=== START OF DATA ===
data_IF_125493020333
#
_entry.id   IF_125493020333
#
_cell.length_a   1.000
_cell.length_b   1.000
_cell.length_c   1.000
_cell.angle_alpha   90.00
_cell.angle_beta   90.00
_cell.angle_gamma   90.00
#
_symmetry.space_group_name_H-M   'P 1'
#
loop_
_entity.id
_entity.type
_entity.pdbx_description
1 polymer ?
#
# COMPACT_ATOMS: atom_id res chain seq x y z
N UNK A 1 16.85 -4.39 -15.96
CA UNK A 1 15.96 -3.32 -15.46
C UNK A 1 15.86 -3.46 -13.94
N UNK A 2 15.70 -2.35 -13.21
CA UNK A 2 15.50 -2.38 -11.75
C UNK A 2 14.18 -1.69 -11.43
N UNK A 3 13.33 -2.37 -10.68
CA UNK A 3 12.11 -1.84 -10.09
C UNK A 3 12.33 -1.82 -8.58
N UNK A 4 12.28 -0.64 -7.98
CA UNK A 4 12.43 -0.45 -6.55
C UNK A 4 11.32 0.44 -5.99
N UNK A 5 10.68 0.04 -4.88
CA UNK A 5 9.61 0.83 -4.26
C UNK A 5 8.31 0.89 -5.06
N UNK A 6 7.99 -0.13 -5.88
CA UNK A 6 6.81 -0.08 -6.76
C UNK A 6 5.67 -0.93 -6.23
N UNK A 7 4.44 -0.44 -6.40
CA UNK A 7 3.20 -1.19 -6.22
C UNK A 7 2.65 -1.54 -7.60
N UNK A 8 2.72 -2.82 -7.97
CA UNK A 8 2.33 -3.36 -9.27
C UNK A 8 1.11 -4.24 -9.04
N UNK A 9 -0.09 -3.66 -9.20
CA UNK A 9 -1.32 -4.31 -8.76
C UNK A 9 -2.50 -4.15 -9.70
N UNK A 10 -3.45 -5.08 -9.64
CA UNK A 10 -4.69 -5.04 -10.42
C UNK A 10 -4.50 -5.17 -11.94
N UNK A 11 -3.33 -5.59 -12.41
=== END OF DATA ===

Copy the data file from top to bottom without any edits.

data_IF_125493020333
#
_entry.id   IF_125493020333
#
_cell.length_a   1.000
_cell.length_b   1.000
_cell.length_c   1.000
_cell.angle_alpha   90.00
_cell.angle_beta   90.00
_cell.angle_gamma   90.00
#
_symmetry.space_group_name_H-M   'P 1'
#
loop_
_entity.id
_entity.type
_entity.pdbx_description
1 polymer ?
#
# COMPACT_ATOMS: atom_id res chain seq x y z
N UNK A 1 16.85 -4.39 -15.96
CA UNK A 1 15.96 -3.32 -15.46
C UNK A 1 15.86 -3.46 -13.94
N UNK A 2 15.70 -2.35 -13.21
CA UNK A 2 15.50 -2.38 -11.75
C UNK A 2 14.18 -1.69 -11.43
N UNK A 3 13.33 -2.37 -10.68
CA UNK A 3 12.11 -1.84 -10.09
C UNK A 3 12.33 -1.82 -8.58
N UNK A 4 12.28 -0.64 -7.98
CA UNK A 4 12.43 -0.45 -6.55
C UNK A 4 11.32 0.44 -5.99
N UNK A 5 10.68 0.04 -4.88
CA UNK A 5 9.61 0.83 -4.26
C UNK A 5 8.31 0.89 -5.06
N UNK A 6 7.99 -0.13 -5.88
CA UNK A 6 6.81 -0.08 -6.76
C UNK A 6 5.67 -0.93 -6.23
N UNK A 7 4.44 -0.44 -6.40
CA UNK A 7 3.20 -1.19 -6.22
C UNK A 7 2.65 -1.54 -7.60
N UNK A 8 2.72 -2.82 -7.97
CA UNK A 8 2.33 -3.36 -9.27
C UNK A 8 1.11 -4.24 -9.04
N UNK A 9 -0.09 -3.66 -9.20
CA UNK A 9 -1.32 -4.31 -8.76
C UNK A 9 -2.50 -4.15 -9.70
N UNK A 10 -3.45 -5.08 -9.64
CA UNK A 10 -4.69 -5.04 -10.42
C UNK A 10 -4.50 -5.17 -11.94
N UNK A 11 -3.33 -5.59 -12.41